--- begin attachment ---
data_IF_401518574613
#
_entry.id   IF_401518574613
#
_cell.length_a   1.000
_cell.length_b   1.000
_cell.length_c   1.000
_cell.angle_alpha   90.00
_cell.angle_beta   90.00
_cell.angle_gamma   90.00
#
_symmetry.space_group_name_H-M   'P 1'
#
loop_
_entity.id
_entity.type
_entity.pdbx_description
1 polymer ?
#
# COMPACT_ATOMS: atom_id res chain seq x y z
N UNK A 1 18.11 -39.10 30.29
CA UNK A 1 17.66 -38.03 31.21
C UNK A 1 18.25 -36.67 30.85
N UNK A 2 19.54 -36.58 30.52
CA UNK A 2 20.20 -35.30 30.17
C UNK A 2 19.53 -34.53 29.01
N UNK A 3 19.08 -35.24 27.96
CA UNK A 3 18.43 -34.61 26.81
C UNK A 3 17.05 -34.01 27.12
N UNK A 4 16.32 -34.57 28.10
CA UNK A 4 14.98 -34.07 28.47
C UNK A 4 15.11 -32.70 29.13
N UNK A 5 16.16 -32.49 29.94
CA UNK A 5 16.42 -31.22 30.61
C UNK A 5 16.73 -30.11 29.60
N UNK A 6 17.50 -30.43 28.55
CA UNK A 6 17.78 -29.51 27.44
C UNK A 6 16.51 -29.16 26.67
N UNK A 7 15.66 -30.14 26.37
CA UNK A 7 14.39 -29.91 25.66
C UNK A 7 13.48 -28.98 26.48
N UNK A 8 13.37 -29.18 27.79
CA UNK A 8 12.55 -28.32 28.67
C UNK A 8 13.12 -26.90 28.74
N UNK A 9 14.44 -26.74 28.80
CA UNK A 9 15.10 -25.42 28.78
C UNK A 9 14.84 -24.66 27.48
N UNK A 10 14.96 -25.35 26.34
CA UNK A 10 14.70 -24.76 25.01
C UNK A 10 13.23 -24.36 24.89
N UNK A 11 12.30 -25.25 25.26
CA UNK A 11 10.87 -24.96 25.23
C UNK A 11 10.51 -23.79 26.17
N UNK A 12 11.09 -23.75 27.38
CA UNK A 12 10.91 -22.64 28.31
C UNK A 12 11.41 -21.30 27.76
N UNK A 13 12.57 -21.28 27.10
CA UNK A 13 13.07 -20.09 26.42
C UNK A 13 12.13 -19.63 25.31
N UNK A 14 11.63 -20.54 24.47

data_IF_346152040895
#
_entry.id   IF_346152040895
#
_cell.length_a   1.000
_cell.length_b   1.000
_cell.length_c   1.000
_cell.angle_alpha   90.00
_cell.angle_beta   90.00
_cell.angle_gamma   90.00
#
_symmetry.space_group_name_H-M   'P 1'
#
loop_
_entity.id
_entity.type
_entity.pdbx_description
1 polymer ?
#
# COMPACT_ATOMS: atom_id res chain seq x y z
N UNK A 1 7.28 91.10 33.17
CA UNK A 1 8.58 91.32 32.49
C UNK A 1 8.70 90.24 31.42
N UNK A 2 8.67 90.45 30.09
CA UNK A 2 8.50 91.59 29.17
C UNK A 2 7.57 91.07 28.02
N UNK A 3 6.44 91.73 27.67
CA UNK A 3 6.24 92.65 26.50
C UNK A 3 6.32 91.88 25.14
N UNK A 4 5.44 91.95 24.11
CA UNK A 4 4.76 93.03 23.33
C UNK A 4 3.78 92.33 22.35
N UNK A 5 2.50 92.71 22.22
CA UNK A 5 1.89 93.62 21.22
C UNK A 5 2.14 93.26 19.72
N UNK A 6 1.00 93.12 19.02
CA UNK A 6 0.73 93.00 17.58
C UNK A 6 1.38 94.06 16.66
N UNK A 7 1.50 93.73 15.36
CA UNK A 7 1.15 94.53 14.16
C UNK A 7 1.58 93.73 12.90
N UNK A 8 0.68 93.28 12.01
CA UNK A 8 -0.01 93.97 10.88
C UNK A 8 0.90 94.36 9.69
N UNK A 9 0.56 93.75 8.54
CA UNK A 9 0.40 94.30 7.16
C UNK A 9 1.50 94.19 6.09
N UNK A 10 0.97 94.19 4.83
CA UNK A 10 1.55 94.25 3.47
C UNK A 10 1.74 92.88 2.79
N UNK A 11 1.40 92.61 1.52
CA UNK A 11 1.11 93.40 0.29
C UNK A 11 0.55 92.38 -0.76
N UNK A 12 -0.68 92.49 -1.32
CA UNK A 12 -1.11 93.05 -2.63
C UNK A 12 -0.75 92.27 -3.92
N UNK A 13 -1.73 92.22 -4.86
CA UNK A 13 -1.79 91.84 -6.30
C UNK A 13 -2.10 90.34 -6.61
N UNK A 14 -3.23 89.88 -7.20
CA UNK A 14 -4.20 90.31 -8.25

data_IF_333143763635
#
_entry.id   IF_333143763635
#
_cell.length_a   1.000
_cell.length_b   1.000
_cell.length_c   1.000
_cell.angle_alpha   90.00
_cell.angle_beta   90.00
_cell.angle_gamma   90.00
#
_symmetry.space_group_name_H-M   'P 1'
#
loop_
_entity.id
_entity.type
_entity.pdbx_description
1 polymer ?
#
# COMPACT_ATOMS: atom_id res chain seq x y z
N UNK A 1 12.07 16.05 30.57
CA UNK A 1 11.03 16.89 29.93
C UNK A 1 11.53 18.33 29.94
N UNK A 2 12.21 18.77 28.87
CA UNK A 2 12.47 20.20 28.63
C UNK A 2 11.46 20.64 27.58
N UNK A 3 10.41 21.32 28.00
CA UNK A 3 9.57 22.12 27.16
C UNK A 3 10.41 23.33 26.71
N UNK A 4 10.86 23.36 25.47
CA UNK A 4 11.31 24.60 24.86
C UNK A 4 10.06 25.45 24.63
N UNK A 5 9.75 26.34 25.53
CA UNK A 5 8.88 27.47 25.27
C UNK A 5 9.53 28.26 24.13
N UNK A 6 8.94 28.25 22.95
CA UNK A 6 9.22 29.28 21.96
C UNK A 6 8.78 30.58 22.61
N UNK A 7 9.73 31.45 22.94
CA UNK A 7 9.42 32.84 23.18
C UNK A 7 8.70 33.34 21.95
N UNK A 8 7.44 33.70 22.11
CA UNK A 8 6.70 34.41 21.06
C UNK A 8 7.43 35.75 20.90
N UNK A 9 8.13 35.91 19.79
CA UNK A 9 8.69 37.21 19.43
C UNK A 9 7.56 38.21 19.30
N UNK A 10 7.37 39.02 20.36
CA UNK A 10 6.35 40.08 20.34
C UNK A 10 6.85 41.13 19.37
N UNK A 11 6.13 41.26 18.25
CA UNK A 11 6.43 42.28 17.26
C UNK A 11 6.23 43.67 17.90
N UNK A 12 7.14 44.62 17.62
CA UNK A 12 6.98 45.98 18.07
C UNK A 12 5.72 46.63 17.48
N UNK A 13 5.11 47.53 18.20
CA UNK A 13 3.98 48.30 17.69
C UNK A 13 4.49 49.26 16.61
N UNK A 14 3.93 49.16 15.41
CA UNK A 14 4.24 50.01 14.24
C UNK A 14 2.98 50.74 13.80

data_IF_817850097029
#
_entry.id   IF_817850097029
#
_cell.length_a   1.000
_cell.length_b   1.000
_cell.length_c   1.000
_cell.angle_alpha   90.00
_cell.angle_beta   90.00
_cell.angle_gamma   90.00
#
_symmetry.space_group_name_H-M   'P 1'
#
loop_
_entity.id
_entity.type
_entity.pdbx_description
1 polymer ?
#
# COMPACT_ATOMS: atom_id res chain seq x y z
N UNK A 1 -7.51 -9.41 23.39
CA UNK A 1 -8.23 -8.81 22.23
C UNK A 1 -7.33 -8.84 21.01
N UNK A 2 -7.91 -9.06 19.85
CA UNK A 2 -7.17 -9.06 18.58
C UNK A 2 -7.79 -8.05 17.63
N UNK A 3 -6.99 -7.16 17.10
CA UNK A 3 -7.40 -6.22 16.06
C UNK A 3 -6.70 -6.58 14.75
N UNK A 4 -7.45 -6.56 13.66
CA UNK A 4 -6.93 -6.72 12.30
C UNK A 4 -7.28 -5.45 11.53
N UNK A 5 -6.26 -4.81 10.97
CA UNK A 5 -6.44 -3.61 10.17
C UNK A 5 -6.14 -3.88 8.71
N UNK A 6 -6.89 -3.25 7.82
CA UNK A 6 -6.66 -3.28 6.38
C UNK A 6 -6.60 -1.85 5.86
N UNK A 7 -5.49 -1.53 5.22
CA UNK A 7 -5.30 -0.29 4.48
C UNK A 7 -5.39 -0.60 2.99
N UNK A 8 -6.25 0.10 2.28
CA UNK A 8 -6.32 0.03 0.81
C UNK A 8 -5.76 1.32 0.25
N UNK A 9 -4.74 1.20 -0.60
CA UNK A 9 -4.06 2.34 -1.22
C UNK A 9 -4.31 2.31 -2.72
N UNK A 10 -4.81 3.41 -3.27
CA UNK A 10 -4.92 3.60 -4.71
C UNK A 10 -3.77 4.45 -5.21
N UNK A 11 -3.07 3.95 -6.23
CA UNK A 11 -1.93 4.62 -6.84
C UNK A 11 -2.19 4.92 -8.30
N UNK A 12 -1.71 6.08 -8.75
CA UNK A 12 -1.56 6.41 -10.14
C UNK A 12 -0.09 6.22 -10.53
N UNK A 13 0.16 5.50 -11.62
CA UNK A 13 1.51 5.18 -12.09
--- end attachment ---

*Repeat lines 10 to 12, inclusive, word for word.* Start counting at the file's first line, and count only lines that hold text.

_cell.angle_gamma   90.00
#
_symmetry.space_group_name_H-M   'P 1'